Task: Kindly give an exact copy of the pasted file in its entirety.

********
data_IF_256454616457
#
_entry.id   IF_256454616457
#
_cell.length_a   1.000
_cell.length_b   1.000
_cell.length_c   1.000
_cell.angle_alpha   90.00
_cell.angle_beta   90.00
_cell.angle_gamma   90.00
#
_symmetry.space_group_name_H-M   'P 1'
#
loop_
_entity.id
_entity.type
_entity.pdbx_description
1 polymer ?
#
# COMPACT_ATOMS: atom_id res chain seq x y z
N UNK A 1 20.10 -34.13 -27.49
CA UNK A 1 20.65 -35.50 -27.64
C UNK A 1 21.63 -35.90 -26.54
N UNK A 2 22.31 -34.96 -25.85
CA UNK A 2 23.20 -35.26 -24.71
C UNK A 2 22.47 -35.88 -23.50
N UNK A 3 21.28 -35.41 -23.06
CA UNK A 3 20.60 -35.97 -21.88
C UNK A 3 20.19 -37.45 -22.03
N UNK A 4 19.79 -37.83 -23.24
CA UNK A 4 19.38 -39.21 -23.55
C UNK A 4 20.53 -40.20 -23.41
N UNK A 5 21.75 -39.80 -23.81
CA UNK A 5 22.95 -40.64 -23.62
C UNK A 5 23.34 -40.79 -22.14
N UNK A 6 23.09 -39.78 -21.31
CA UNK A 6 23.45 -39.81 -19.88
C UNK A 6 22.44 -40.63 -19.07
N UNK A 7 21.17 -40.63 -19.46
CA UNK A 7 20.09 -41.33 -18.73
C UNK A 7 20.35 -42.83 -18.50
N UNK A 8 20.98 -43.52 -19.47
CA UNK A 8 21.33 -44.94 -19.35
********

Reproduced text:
data_IF_256454616457
#
_entry.id   IF_256454616457
#
_cell.length_a   1.000
_cell.length_b   1.000
_cell.length_c   1.000
_cell.angle_alpha   90.00
_cell.angle_beta   90.00
_cell.angle_gamma   90.00
#
_symmetry.space_group_name_H-M   'P 1'
#
loop_
_entity.id
_entity.type
_entity.pdbx_description
1 polymer ?
#
# COMPACT_ATOMS: atom_id res chain seq x y z
N UNK A 1 20.10 -34.13 -27.49
CA UNK A 1 20.65 -35.50 -27.64
C UNK A 1 21.63 -35.90 -26.54
N UNK A 2 22.31 -34.96 -25.85
CA UNK A 2 23.20 -35.26 -24.71
C UNK A 2 22.47 -35.88 -23.50
N UNK A 3 21.28 -35.41 -23.06
CA UNK A 3 20.60 -35.97 -21.88
C UNK A 3 20.19 -37.45 -22.03
N UNK A 4 19.79 -37.83 -23.24
CA UNK A 4 19.38 -39.21 -23.55
C UNK A 4 20.53 -40.20 -23.41
N UNK A 5 21.75 -39.80 -23.81
CA UNK A 5 22.95 -40.64 -23.62
C UNK A 5 23.34 -40.79 -22.14
N UNK A 6 23.09 -39.78 -21.31
CA UNK A 6 23.45 -39.81 -19.88
C UNK A 6 22.44 -40.63 -19.07
N UNK A 7 21.17 -40.63 -19.46
CA UNK A 7 20.09 -41.33 -18.73
C UNK A 7 20.35 -42.83 -18.50
N UNK A 8 20.98 -43.52 -19.47
CA UNK A 8 21.33 -44.94 -19.35